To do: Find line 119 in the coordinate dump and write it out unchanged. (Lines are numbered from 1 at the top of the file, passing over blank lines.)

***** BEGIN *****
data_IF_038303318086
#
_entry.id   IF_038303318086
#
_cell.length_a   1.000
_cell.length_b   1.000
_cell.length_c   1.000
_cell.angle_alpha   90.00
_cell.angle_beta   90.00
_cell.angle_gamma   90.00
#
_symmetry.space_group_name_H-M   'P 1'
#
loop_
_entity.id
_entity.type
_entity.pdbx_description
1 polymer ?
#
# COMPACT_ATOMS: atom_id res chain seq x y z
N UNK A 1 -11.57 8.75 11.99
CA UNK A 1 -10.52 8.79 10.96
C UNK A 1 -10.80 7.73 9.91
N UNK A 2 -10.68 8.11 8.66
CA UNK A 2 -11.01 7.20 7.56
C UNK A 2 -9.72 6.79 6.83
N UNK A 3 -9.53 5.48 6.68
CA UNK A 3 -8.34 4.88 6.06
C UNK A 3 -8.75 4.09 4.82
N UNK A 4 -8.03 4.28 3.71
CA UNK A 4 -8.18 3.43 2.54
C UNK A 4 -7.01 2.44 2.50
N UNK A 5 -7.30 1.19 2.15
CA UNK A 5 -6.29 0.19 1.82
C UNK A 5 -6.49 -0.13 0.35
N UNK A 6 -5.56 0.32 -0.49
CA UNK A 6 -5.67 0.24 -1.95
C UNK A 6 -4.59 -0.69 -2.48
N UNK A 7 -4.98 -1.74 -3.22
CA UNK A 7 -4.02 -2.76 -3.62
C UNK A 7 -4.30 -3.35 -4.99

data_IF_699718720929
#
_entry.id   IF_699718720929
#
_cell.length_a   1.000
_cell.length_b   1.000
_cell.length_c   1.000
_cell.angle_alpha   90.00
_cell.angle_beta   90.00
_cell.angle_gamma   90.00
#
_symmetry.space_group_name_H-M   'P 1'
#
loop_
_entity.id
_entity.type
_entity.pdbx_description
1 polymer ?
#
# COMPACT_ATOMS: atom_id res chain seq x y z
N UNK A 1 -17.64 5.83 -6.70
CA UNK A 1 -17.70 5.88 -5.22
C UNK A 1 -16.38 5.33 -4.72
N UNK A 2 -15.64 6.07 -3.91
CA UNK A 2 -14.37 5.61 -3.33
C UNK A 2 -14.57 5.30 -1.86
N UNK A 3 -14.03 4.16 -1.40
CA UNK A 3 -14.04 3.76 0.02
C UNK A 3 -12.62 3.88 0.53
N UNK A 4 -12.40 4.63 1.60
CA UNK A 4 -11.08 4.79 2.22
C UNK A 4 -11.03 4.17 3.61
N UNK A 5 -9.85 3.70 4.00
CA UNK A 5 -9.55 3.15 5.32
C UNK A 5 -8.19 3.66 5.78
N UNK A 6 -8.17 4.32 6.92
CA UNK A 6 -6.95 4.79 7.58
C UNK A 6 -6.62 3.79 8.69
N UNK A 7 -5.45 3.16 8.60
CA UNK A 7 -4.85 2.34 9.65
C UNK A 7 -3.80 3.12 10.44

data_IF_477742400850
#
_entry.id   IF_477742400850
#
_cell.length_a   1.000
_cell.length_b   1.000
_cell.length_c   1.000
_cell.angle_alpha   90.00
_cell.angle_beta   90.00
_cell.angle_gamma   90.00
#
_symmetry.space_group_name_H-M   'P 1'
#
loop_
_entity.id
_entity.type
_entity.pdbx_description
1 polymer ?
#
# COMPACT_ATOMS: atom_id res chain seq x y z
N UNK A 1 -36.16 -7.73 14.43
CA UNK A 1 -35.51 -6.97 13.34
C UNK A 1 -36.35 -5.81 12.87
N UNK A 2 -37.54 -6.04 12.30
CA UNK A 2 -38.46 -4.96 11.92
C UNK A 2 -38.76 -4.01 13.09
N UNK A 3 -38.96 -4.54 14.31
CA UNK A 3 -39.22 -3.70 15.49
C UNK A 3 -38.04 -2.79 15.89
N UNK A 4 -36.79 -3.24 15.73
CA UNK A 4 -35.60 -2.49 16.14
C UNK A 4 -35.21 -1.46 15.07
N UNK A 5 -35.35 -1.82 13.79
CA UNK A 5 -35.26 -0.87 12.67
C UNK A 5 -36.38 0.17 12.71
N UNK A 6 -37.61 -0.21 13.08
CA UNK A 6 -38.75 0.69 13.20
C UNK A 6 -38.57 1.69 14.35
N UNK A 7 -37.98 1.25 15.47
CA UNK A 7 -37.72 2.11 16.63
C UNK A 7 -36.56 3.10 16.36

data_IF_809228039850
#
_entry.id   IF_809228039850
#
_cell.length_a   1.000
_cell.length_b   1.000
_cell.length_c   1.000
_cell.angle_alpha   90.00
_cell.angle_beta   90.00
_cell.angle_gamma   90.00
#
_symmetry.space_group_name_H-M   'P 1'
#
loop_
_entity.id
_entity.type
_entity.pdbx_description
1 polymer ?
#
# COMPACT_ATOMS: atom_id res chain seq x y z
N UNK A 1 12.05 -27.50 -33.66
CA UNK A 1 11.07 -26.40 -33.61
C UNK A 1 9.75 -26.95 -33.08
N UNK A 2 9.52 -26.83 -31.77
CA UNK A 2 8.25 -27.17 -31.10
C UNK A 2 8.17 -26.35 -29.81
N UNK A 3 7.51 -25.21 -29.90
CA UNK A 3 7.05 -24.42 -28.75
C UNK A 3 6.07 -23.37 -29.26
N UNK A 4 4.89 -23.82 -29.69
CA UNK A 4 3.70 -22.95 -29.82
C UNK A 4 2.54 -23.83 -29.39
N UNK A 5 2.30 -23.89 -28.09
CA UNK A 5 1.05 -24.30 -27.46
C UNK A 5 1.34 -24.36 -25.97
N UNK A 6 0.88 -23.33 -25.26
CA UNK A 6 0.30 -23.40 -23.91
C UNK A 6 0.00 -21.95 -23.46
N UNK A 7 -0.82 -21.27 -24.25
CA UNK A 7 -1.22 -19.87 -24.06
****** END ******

CA UNK A 6 -38.75 0.69 13.20